Figure 3: Pleurisy scores obtained by applying the A) SPES and B) PEPP pleurisy evaluation systems. Approximately, 50% of the pigs evaluated showed no pleural lesion and obtained a score of 0 using both scoring systems. The distribution of scores using the SPES system was rather uniform, with a score of 2 most frequently recorded. Using the PEPP method, most of the pigs with pleural lesions received scores of 1 to 6, with a small number of pigs scoring > 7. SPES = slaughterhouse pleurisy evaluation system; PEPP = pleurisy evaluation on parietal pleura.

Figure 3

Overall, the PEPP method was able to effectively discriminate diseased from healthy pigs (P < .001), when compared with the SPES grid. The scores obtained with the 2 methods showed a very high Pearson’s correlation coefficient (r = 0.913), which was statistically significant (P < .001). The linear regression analysis indicated that the coefficient of determination was very high (R2 = 0.833) and statistically significant (P < .001).

Scoring pleurisy using digital images

Scoring lesions on digital images proved to be quite easy and fast (around 8 pigs/minute, including recording scores in a spreadsheet). The scores obtained using the PEPP method at the abattoir and on digital images are shown in Figure 4, which underlines the high level of similarity among independent investigators. In particular, the number of healthy pigs (score 0) was almost identical, ranging between 140 to 144 of 260 pigs. The correlation among the investigators proved to be very high and statistically significant (r = 0.89 and 0.94; P < .001). Finally, the agreement between the 2 veterinarians scoring pleurisy on digital images was also very high (κ value = 0.852).

Figure 4: Pleurisy scores obtained by applying the PEPP method to carcasses at slaughter (veterinarian 1) and to digital pictures of the carcasses (veterinarians 2 and 3). PEPP = pleurisy evaluation on parietal pleura.

Figure 4


The examination of slaughtered pigs is extremely useful and cost-effective to assess the health status of livestock, along with data collected in the herds (eg, clinical signs, necropsy findings, consumption of drugs, daily weight gain, and feed efficiency) or resulting from laboratory tests (eg, serological surveys).3,5 For this reason, the assessment of innovative and suitable scoring methods is always highly desirable.

Actinobacillus pleuropneumoniae is the etiologic agent of porcine pleuropneumonia, a respiratory disorder of pigs distributed worldwide, causing significant economic losses to the swine industry.8 A large body of evidence indicates that a high prevalence of chronic adhesive pleuritis at slaughter is very suggestive of previous App infection, thus further emphasizing the importance of the abattoir as a valuable source of data.2,5,10,11 Different scoring systems have proven suitable to quantify App lesions. However, the SPES grid is the only one that can be reliably assessed under field conditions, hence why it is considered the most informative system worldwide.7

Overall, our data indicate that the SPES and PEPP methods provide well matching results. We consider this to be widely expected, as pleurisy usually involves both pleural sheets (visceral and parietal), with very rare exceptions being possible (eg, interlobar pleuritis). Therefore, the PEPP scoring method could represent a reliable alternative to the SPES grid.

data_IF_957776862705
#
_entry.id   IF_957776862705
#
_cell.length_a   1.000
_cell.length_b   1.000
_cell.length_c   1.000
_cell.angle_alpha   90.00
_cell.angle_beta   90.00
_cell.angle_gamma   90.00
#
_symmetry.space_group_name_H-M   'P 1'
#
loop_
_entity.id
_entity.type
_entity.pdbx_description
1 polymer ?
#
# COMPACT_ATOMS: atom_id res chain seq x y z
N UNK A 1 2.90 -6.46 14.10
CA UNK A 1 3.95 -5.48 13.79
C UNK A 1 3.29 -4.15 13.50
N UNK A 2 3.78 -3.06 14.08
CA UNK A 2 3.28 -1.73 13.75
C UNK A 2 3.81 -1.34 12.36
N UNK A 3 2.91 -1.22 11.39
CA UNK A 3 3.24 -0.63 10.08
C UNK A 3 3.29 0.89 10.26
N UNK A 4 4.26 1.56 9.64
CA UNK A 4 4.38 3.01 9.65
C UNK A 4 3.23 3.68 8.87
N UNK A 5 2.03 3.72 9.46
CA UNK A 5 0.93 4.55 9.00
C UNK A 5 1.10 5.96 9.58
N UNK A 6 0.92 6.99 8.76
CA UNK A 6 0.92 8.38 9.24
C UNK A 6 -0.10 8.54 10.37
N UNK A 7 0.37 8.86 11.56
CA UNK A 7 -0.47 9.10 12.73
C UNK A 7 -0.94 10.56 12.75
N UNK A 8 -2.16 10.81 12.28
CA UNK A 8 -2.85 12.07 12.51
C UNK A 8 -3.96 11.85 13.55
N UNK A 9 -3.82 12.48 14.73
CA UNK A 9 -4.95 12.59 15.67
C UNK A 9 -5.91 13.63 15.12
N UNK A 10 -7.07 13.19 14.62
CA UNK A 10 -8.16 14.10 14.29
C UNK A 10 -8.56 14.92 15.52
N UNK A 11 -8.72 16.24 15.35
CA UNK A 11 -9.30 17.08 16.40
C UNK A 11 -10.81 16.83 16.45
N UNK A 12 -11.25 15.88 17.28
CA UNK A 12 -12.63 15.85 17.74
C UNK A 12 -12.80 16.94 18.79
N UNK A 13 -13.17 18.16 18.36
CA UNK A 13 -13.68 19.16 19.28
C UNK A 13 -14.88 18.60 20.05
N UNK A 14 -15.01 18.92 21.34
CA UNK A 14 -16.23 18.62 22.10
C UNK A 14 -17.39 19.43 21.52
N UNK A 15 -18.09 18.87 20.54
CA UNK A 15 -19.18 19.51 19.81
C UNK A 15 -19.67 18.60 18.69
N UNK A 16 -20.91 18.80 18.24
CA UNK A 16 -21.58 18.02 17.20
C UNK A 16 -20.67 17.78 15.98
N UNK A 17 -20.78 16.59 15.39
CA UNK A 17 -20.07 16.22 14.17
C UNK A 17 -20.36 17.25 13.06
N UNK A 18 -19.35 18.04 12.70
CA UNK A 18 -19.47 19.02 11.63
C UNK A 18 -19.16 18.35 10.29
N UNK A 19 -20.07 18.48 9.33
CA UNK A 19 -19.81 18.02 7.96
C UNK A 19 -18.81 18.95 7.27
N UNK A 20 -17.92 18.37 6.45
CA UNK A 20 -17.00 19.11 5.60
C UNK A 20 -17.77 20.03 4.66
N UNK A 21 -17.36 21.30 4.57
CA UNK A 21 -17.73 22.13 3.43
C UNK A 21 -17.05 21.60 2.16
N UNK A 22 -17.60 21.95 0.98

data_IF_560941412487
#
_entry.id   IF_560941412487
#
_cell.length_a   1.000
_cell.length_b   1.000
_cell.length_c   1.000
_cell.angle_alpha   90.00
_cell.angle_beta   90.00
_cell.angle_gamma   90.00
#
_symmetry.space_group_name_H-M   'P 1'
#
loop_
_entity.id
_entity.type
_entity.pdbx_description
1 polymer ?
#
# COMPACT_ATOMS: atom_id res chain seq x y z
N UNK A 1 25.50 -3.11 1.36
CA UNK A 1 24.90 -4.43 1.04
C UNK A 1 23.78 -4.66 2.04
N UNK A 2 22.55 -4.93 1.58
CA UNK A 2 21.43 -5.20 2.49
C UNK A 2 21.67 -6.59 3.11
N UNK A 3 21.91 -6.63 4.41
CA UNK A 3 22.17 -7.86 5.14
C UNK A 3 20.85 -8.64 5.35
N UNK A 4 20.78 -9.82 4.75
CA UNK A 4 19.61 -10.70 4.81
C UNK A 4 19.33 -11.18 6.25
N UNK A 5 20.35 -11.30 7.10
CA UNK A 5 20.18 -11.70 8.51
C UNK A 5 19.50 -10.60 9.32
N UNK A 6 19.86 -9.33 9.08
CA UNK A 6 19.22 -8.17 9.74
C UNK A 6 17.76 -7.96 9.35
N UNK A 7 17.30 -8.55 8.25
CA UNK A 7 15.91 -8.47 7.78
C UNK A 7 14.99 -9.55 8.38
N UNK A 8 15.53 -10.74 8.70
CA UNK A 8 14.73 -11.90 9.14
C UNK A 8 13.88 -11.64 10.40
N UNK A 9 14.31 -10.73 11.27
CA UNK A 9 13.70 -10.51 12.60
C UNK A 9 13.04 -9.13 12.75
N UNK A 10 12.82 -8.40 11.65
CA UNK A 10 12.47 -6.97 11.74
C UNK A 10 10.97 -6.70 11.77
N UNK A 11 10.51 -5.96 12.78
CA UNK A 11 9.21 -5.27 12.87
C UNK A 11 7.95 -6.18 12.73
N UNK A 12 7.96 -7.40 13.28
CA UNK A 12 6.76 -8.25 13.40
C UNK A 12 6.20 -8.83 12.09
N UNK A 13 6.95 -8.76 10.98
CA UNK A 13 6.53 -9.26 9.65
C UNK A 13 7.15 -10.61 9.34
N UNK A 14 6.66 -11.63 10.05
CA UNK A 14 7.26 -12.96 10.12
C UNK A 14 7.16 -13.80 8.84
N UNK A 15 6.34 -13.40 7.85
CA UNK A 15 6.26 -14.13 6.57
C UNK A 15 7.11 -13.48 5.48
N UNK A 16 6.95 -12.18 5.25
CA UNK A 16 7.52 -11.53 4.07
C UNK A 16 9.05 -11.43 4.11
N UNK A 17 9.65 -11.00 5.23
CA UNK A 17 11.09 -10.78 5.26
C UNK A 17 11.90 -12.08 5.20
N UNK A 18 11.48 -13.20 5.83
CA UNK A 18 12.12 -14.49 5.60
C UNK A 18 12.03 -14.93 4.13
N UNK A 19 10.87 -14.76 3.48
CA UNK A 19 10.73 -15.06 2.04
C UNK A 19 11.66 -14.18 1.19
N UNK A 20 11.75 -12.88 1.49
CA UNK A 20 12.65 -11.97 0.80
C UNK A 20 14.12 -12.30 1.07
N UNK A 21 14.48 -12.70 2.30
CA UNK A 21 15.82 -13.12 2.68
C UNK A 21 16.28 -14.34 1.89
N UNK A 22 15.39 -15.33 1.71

Obviously the PEPP method, like all the others, shows both strengths and weaknesses. For example, the inspection of the parietal pleura may not be compatible with the simultaneous evaluation of other lesions (eg, pneumonia, pericarditis, parasitic hepatitis). On the other hand, the PEPP method seems to be simple, not very influenced by possible confounding factors (eg, blood staining, lung scarring), and it can be applied in alternate locations on or off the slaughter line. In addition, it could be much faster than other methods if all carcasses are available at the end of the slaughter chain.

In our opinion, the effective application of the PEPP method on digital images could be particularly useful. The same approach appears difficult if not impossible for the SPES method because of a number of practical issues: (a) the difficulty in obtaining good quality images of the lungs along the slaughter chain; (b) the presence of large amounts of blood on the surface of viscera, including lungs; and (c) the inspiration of blood and water into the lungs from the scalding tank. Our data indicate that scoring pleurisy on digital pictures of the chest wall is fast, relatively simple, and easily standardizable, providing results which are largely comparable with those obtained by a veterinarian at the slaughterhouse. Therefore, this could be timesaving, efficient, and effective, notably streamlining the workload of the investigators.


  • Pleurisy evaluation of parietal pleura was effective and efficient.
  • Using PEPP on digital images was effective and optimized inspector time.


The present study has been carried out in the framework of the Project “Demetra” (Dipartimenti di Eccellenza 2018-2022, CUP_C46C18000530001), funded by the Italian Ministry for Education, University and Research. The authors gratefully thank Mr Andrea Paolini for his kind collaboration in collecting digital pictures at the slaughterhouse.

Conflict of interest

None reported.


Scientific manuscripts published in the Journal of Swine Health and Production are peer reviewed. However, information on medications, feed, and management techniques may be specific to the research or commercial situation presented in the manuscript. It is the responsibility of the reader to use information responsibly and in accordance with the rules and regulations governing research or the practice of veterinary medicine in their country or region.